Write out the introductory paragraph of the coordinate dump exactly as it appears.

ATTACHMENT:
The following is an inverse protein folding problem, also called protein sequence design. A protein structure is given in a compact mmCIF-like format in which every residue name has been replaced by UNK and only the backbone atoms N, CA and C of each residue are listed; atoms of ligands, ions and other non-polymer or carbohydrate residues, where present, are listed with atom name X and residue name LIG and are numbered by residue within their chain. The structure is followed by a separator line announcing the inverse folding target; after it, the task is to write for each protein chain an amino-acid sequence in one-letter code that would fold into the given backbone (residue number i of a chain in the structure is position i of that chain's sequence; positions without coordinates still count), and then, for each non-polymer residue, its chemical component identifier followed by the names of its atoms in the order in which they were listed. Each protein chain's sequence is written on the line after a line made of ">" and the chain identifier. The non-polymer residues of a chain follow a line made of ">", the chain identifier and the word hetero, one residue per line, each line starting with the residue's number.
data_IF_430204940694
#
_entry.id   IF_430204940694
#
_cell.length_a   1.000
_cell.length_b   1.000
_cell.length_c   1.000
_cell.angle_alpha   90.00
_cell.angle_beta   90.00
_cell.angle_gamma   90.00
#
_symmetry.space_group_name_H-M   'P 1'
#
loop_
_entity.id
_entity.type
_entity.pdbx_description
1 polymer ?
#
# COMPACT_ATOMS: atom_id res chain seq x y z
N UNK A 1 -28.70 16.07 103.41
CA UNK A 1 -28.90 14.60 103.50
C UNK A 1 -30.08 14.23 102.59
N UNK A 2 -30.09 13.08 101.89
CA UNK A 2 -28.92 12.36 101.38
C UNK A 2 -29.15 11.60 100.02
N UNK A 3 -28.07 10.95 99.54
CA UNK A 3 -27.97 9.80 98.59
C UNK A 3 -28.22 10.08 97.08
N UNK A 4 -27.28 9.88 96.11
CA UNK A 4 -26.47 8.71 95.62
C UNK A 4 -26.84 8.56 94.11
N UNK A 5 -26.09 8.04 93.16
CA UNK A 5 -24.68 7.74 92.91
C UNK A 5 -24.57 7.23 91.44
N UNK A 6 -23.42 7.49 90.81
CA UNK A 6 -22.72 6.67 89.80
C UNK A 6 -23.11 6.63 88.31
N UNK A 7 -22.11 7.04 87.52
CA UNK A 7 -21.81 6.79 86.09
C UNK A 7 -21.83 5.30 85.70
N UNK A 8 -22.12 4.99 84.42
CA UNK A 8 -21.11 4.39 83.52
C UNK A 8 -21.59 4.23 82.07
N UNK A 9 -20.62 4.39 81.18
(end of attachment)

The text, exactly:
The following is an inverse protein folding problem, also called protein sequence design. A protein structure is given in a compact mmCIF-like format in which every residue name has been replaced by UNK and only the backbone atoms N, CA and C of each residue are listed; atoms of ligands, ions and other non-polymer or carbohydrate residues, where present, are listed with atom name X and residue name LIG and are numbered by residue within their chain. The structure is followed by a separator line announcing the inverse folding target; after it, the task is to write for each protein chain an amino-acid sequence in one-letter code that would fold into the given backbone (residue number i of a chain in the structure is position i of that chain's sequence; positions without coordinates still count), and then, for each non-polymer residue, its chemical component identifier followed by the names of its atoms in the order in which they were listed. Each protein chain's sequence is written on the line after a line made of ">" and the chain identifier. The non-polymer residues of a chain follow a line made of ">", the chain identifier and the word hetero, one residue per line, each line starting with the residue's number.